It says the Prototype Technical Design Specifications for Vertiports offers guidance to urban planners and local decision-makers as well as industry to enable the safe design of vertiports that will serve these new types of vertical take-off and landing (VTOL) aircraft, which are already at an advanced stage of development.

Business jets make long-haul and short-haul business travels worthwhile

Business & General Aviation For Africa’s Economic Integration

A number of operators and aircraft manufacturers have sought to develop aspects of business aviation to propagate concepts such as fractional ownership of aircraft in parts of Africa, targeting business executives. Though this concept has been confronted by poor economic trends, promoters of these initiatives also lament the erroneous labelling of business aviation as luxury engagements. Business aviation, which supports business activities that stimulate the economy, they emphasise, must be set apart from private aircraft ownership and use which are for luxurious lifestyles.

 

Illegal use of personal or private aircraft for services that yield economic rewards have been a challenge which Civil Aviation Authorities in Africa have to contend with, given that some of the violators are wealthy and influential individuals. However, these private aircraft owners have the option of re-registering their aircraft as business aircraft to align with extant regulations of the CAAs.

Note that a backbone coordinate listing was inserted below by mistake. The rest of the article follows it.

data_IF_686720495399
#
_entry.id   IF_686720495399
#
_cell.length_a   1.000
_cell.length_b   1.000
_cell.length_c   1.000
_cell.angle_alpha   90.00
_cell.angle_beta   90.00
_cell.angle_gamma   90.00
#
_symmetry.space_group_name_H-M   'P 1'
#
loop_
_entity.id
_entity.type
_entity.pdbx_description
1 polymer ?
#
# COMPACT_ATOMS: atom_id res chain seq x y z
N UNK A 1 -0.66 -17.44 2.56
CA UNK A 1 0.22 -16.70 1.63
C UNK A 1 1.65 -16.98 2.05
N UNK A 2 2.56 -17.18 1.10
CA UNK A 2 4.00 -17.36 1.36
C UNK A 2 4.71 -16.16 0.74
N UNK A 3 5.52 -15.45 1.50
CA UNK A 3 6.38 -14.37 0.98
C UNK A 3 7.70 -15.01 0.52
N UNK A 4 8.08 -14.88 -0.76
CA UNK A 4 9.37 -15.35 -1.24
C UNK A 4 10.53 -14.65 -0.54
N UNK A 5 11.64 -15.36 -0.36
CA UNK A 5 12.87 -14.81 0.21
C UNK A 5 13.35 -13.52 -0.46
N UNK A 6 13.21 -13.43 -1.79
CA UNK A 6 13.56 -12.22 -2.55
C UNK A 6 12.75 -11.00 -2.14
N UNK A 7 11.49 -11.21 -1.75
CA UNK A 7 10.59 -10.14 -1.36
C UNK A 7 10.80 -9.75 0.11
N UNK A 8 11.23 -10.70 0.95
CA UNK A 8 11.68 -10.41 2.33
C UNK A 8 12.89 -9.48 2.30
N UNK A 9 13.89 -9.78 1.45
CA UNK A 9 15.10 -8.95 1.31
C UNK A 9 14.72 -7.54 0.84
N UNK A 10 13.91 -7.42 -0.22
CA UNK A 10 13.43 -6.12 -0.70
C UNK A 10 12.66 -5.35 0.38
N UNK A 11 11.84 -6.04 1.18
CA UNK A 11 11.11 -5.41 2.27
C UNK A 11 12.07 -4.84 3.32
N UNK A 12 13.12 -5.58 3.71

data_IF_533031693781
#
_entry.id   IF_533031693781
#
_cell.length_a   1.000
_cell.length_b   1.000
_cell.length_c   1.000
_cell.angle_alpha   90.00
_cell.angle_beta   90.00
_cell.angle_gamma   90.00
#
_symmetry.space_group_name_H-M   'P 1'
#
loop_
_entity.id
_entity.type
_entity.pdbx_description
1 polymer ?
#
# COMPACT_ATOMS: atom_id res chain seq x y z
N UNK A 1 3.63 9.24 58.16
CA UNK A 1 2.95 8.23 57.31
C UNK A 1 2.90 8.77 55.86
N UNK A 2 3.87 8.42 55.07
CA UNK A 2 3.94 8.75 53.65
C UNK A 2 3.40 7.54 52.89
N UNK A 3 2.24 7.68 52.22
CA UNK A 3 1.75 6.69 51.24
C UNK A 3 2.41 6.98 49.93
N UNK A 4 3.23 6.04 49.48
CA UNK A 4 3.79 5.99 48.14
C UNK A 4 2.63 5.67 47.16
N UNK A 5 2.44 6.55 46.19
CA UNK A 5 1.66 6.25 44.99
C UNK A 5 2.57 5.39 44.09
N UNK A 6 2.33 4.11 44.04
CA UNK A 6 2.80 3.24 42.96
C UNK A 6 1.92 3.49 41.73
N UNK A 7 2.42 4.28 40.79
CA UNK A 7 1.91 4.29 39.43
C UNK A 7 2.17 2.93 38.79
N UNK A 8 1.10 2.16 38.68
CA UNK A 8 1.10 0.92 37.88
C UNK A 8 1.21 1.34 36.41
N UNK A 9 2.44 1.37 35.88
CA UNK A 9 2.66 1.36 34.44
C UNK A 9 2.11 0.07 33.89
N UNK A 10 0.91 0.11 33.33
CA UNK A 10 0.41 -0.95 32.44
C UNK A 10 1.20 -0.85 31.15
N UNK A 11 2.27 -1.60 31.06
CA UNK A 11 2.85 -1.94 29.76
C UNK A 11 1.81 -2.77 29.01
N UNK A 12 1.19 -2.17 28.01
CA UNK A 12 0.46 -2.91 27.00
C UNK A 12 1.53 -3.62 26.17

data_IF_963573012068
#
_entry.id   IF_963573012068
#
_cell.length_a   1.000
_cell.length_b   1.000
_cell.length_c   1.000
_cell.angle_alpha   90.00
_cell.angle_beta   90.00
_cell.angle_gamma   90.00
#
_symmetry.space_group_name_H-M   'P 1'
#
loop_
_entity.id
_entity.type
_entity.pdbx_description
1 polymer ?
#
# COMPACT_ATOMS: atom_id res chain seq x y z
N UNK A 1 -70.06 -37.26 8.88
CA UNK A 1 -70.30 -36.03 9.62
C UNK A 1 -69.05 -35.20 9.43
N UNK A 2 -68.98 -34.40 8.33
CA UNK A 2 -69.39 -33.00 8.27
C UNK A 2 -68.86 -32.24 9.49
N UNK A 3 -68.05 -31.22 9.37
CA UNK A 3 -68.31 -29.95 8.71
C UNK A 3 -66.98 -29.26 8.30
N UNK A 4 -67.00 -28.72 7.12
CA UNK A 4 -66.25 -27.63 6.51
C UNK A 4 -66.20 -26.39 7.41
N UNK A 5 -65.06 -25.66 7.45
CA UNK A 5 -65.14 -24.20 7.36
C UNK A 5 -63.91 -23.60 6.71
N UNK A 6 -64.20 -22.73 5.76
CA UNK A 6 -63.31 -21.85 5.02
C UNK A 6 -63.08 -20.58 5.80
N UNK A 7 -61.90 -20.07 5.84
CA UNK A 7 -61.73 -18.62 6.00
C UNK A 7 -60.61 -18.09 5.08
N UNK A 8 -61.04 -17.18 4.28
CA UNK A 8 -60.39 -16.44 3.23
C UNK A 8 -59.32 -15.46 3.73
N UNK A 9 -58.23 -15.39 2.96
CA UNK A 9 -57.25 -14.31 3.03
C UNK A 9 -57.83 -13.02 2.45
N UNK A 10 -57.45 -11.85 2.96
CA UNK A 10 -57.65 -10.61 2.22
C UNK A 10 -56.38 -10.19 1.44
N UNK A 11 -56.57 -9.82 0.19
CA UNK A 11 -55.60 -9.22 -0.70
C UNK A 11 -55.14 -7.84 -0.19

As Africa’s economic recovery gears up in 2023, it is expected that general aviation will equally recover and grow faster. Africa’s vast untapped agrarian economies would be accelerated by mechanized agriculture making robust use of general aviation aircraft for crop spraying, aerial mapping, etc. There are also opportunities for election campaigns, aerial advertising, among others, which could be exploited when Africa’s economies steadily improve. Africa’s tourism and wildlife resources also stand to benefit immensely from general aviation for both tourists and regulatory agencies. It is expected that aero clubs and airshows would emerge in West and Central Africa to complement such activities already ongoing in East and Southern Africa, under effective regulation.